The adult female breast is actually a modified sebaceous gland, located within the superficial fascia of the chest wall (Fig. 31.1). Histologically, the breast is composed primar-ily of lobules or glands, milk ducts, connective tissue, and fat. The relative amounts of these tissue types vary con-siderably with age. In younger women, the breast con-sists predominantly of glandular tissue. With age, the glands involute and are replaced by fat, a process accel-erated by menopause. Differences in palpable consis-tency and in radiographic density between the glands and fat are key components of breast cancer detection programs.
Architecturally, the breast is organized into 12 to 20 lobes, with a disproportionate amount of the glandular or lobular tissue in the upper outer quadrants of each breast. This disproportionate distribution of glandular tis-sue accounts for why breast cancer most commonly arises in the upper outer quadrant. The lobules consist of clusters of secretory cells arranged in an alveolar pattern and sur-rounded by myoepithelial cells. These glands drain into a series of collecting milk ducts that course through the breast, ultimately coalescing into approximately five to ten collecting ducts that lead to and drain at the nipple. Typically, cancer begins at these terminal duct-lobular units of the breast and follows the path of those ducts.
Congenital anomalies of the breast can include absence of the breast as well as accessory breast tissue located any-where along the “milk lines,” which extend from the axilla to the groin in the fetus. Extra nipples (polythelia) are more common than true accessory breasts (polymastia).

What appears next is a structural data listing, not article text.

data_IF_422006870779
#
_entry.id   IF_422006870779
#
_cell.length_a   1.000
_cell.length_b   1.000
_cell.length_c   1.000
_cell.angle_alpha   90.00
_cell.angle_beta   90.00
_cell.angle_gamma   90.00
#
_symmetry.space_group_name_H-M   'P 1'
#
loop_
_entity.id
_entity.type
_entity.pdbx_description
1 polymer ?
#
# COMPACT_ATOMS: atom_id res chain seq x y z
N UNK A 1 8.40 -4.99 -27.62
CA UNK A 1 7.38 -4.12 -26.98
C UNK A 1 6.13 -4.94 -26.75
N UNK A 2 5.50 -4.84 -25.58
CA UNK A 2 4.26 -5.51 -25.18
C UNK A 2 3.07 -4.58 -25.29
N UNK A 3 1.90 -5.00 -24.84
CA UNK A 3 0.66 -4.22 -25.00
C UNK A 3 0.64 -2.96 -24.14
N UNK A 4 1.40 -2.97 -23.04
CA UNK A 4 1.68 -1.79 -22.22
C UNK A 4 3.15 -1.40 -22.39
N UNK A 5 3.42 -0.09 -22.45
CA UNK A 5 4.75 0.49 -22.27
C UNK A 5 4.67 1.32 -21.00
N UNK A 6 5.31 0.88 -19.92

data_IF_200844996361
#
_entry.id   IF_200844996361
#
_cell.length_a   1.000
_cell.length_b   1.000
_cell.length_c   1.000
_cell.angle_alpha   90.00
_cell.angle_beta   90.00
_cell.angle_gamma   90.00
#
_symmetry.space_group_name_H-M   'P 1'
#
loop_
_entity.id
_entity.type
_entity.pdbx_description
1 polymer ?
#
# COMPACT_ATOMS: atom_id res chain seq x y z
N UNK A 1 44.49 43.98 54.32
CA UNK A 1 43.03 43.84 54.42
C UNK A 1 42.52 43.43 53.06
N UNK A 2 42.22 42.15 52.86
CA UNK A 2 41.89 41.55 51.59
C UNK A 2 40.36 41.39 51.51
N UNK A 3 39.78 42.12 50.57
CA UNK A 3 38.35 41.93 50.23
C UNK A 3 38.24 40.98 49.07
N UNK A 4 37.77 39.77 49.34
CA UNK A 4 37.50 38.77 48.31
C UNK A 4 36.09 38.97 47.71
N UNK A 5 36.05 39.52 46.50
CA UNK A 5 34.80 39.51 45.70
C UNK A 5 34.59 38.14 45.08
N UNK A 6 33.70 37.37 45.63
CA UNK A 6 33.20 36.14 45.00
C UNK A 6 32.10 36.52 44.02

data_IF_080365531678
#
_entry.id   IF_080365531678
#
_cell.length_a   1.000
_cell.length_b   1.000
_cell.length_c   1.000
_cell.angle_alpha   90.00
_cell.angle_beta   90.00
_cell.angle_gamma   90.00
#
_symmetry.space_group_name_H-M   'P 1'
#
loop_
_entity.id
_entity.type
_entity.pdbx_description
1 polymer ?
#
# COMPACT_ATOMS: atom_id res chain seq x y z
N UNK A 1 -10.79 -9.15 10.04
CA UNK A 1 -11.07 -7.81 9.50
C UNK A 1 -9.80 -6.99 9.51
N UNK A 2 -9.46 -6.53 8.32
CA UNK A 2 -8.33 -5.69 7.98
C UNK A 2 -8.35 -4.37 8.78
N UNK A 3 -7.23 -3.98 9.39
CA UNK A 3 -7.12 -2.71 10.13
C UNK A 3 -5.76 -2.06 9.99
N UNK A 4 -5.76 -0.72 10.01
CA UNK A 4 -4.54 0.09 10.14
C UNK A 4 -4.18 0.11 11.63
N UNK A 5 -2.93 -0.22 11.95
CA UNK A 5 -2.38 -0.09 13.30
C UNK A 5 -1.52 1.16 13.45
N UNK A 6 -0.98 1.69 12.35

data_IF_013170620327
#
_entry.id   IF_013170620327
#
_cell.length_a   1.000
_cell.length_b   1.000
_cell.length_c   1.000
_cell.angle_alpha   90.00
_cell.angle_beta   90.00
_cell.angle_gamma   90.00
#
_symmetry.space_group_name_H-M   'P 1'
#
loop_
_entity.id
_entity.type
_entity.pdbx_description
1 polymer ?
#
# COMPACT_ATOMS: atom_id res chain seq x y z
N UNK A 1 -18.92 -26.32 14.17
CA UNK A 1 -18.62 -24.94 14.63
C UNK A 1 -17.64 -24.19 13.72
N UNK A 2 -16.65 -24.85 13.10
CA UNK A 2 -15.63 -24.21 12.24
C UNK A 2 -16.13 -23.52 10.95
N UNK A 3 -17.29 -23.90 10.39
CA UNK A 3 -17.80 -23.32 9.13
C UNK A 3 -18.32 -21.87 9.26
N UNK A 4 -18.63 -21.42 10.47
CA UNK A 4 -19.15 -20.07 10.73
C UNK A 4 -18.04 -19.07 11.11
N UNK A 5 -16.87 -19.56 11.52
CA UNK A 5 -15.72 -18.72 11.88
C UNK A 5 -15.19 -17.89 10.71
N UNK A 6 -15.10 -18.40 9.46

The breast has a rich blood supply and lymphatic sys-tem, which support milk production and overall breast health. The blood supply comes from perforating branches of the internal mammary artery, the lateral thoracic artery, the thoracodorsal artery, the thoracoacromial artery, and various intercostal perforating arteries. The lymphatic ves-sels lead to several superficial and deep nodal chains throughout the trunk and neck, including those located in the axilla, deep to the pectoralis muscles, and caudal to the diaphragm (Fig. 31.2). The ipsilateral lymph node and occasionally the internal mammary nodes are the most common route of metastasis.
Breast tissue is very sensitive to hormonal changes, espe-cially the glandular cells. The transition from the immature,pediatric breast to the mature, adult breast is orchestrated by the changes in circulating levels of estrogen and proges-terone that accompany puberty. Estrogen is primarily responsible for the growth of adipose tissue and lactifer-ous ducts. Conversely, progesterone stimulation leads to lobular growth and alveolar budding.